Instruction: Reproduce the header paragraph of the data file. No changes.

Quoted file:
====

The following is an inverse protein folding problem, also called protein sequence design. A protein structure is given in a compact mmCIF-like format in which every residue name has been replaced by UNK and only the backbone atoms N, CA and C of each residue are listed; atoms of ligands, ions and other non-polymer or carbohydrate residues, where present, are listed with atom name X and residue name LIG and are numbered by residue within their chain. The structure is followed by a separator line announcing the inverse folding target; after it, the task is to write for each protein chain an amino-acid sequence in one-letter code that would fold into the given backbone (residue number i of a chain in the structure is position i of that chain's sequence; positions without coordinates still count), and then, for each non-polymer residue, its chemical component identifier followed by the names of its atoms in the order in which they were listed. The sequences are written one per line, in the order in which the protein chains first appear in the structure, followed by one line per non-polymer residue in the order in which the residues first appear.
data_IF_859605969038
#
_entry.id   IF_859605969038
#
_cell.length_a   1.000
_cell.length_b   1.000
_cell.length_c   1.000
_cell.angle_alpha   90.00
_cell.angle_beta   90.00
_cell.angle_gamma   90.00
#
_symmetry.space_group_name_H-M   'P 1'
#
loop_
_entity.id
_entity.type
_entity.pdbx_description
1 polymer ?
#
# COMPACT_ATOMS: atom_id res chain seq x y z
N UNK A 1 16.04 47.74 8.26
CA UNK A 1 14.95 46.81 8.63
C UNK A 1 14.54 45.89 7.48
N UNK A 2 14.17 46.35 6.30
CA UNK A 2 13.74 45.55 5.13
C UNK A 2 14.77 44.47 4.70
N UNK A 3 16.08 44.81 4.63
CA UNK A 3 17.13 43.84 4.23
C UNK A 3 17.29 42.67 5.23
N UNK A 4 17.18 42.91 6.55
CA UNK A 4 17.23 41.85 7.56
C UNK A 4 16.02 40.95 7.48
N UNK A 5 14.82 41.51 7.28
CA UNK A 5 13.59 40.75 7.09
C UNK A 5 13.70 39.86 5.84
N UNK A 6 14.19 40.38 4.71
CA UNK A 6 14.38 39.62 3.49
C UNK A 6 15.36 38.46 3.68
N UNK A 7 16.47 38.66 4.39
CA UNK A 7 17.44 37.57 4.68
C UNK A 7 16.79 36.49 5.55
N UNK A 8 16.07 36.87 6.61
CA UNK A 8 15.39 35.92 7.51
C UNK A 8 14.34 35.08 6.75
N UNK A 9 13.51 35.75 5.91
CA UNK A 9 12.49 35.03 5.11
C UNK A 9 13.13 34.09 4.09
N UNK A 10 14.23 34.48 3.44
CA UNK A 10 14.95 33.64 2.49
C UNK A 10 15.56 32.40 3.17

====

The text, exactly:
The following is an inverse protein folding problem, also called protein sequence design. A protein structure is given in a compact mmCIF-like format in which every residue name has been replaced by UNK and only the backbone atoms N, CA and C of each residue are listed; atoms of ligands, ions and other non-polymer or carbohydrate residues, where present, are listed with atom name X and residue name LIG and are numbered by residue within their chain. The structure is followed by a separator line announcing the inverse folding target; after it, the task is to write for each protein chain an amino-acid sequence in one-letter code that would fold into the given backbone (residue number i of a chain in the structure is position i of that chain's sequence; positions without coordinates still count), and then, for each non-polymer residue, its chemical component identifier followed by the names of its atoms in the order in which they were listed. The sequences are written one per line, in the order in which the protein chains first appear in the structure, followed by one line per non-polymer residue in the order in which the residues first appear.